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Summary
In this activity, students develop a new method of counting objects, called the PCU, and compare this method to the concept of the mole.
Grade Level
High school
Objectives
By the end of this lesson, students should be able to
- explain how a mole is used to count atoms.
- explain why one mole of different elements have different masses.
- accurately state the number of atoms in one mole of an element.
Chemistry Topics
This lesson supports students’ understanding of
- Mole concept
Time
Teacher Preparation: 15 minutes
Lesson: 30-45 minutes
Materials
For each group:
- Student worksheet
- Popcorn kernels
- Lentils
- Lima beans
- Kidney beans
- Electronic balance
Safety
There are no special safety considerations for this activity.
Teacher Notes
- It may be helpful to have the beans and kernels in small plastic cups to prevent scattering.
- At the end of the activity, have students present their individual counting units and see if other students can properly use these new units.
For the Student
Lesson
Purpose
To explore and utilize a new unit for counting objects (PCU) and to compare this with the concept of a mole.
Materials
- Popcorn kernels
- Kidney beans
- Lentils
- Lima beans
- Electronic balance
Procedure
- Weigh out 5.0 grams of popcorn kernels on the balance.
- How many popcorn kernels are there in 5.0 grams of popcorn kernels? This number is 1 PCU (popcorn counting unit).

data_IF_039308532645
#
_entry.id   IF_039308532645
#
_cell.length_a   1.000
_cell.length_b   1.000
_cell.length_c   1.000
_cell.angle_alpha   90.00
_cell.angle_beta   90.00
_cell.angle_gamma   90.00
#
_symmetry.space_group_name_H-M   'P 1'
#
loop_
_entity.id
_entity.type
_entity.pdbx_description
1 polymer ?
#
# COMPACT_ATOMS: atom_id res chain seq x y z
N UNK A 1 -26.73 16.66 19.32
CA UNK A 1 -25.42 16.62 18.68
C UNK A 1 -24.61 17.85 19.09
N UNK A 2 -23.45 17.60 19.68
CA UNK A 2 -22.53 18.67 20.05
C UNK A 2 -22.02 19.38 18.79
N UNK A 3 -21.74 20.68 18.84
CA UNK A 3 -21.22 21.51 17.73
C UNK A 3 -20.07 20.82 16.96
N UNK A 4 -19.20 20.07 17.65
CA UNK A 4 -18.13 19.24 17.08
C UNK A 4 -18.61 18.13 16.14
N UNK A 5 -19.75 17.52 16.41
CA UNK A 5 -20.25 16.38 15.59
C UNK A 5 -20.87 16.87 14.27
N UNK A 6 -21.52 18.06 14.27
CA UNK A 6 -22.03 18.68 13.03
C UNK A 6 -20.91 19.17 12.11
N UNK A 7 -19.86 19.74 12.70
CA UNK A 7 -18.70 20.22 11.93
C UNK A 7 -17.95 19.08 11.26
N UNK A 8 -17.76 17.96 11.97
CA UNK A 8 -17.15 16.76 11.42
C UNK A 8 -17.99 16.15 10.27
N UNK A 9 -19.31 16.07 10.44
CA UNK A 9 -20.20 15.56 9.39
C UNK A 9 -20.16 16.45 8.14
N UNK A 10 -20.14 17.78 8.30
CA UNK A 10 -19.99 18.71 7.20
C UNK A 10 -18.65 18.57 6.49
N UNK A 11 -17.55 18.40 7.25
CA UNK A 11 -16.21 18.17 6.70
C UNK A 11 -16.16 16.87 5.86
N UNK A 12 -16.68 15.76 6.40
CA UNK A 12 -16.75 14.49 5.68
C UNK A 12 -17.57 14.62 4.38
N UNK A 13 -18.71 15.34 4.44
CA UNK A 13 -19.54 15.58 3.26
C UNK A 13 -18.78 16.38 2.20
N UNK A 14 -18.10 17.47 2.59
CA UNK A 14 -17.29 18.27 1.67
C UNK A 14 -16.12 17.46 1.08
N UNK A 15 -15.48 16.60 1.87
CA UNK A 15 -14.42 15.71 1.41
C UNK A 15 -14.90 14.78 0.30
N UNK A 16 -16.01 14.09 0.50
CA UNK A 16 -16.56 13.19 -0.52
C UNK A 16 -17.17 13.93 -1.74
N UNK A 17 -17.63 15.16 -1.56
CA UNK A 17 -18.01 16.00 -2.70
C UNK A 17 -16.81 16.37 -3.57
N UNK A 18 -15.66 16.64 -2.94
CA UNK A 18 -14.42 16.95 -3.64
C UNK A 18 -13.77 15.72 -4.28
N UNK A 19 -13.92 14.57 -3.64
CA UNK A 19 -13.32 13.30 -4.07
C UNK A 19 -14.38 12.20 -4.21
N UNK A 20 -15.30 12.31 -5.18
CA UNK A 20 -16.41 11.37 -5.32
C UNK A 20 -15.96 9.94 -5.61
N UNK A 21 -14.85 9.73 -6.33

- 1 PCU = ___________ particles = 5.0 grams of popcorn kernels.
- Complete the following table.
Type of particle | Number of particles in 1 PCU | Mass of 1 PCU |
---|---|---|
Kidney beans | ||
Lentils | ||
Lima beans |
- Count out 1 PCU of kidney beans. Use the electronic balance to determine the mass of 1 PCU of kidney beans. Record this value in the table above.
- Count out 1 PCU of lentils and 1 PCU of lima beans, mass them on the balance and record their mass in the table above.
- How does the number of kidney beans in 1 PCU compare to the number of lentils in 1 PCU?
- How does the mass of 1 PCU of kidney beans compare to the mass of lentils?
- How can you account for any differences in mass that you observed?
- Name three other substances whose particles you could easily count using PCU’s.
- Why is mole a better unit than a PCU for counting atoms? How many particles are in a mole?
- How would the mass of one mole of iron atoms compare to the mass of one mole of aluminum? Explain.
Analysis
- Devise a counting unit of your own and use it to count at least five different kinds of particles. Name your unit, describe the standard you use for setting your unit (for example, the standard for PCU is the number of particles in 5.0 grams of popcorn kernels).
- What standard is presently used for the mole?